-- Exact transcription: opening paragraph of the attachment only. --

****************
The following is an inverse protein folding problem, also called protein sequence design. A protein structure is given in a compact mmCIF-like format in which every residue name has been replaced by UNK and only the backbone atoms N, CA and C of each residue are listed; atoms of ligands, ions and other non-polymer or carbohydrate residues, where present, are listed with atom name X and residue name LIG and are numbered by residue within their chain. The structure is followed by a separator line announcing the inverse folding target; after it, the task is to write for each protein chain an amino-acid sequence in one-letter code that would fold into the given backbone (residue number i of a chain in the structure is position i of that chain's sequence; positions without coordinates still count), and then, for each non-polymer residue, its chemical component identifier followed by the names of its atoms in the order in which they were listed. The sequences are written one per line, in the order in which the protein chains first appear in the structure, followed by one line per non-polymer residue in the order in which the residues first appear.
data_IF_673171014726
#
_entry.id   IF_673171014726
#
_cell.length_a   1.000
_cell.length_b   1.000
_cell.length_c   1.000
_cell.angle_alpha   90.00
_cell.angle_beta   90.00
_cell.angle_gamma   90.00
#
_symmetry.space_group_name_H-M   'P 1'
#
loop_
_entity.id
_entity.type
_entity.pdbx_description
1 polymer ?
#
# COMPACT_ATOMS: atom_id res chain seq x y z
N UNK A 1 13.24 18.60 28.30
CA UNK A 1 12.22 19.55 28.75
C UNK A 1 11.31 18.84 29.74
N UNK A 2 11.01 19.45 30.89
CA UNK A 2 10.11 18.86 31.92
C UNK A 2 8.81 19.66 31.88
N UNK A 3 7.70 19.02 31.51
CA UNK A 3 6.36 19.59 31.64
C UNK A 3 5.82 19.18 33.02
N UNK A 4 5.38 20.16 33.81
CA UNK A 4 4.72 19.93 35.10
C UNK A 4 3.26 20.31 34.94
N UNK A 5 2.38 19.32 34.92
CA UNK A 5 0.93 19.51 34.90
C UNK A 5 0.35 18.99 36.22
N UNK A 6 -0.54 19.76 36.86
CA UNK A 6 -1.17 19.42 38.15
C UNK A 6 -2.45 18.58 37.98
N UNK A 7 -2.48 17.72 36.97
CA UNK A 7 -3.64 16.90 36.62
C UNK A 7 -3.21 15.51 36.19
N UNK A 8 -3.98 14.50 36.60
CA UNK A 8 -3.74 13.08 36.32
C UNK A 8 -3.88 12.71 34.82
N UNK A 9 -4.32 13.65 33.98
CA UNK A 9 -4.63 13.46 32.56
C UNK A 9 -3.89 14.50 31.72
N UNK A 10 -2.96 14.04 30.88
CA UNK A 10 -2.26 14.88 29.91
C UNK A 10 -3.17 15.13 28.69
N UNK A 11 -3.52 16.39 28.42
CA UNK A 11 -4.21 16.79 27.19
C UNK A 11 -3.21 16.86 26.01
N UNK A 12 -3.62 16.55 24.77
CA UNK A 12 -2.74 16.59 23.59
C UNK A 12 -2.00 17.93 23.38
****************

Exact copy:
The following is an inverse protein folding problem, also called protein sequence design. A protein structure is given in a compact mmCIF-like format in which every residue name has been replaced by UNK and only the backbone atoms N, CA and C of each residue are listed; atoms of ligands, ions and other non-polymer or carbohydrate residues, where present, are listed with atom name X and residue name LIG and are numbered by residue within their chain. The structure is followed by a separator line announcing the inverse folding target; after it, the task is to write for each protein chain an amino-acid sequence in one-letter code that would fold into the given backbone (residue number i of a chain in the structure is position i of that chain's sequence; positions without coordinates still count), and then, for each non-polymer residue, its chemical component identifier followed by the names of its atoms in the order in which they were listed. The sequences are written one per line, in the order in which the protein chains first appear in the structure, followed by one line per non-polymer residue in the order in which the residues first appear.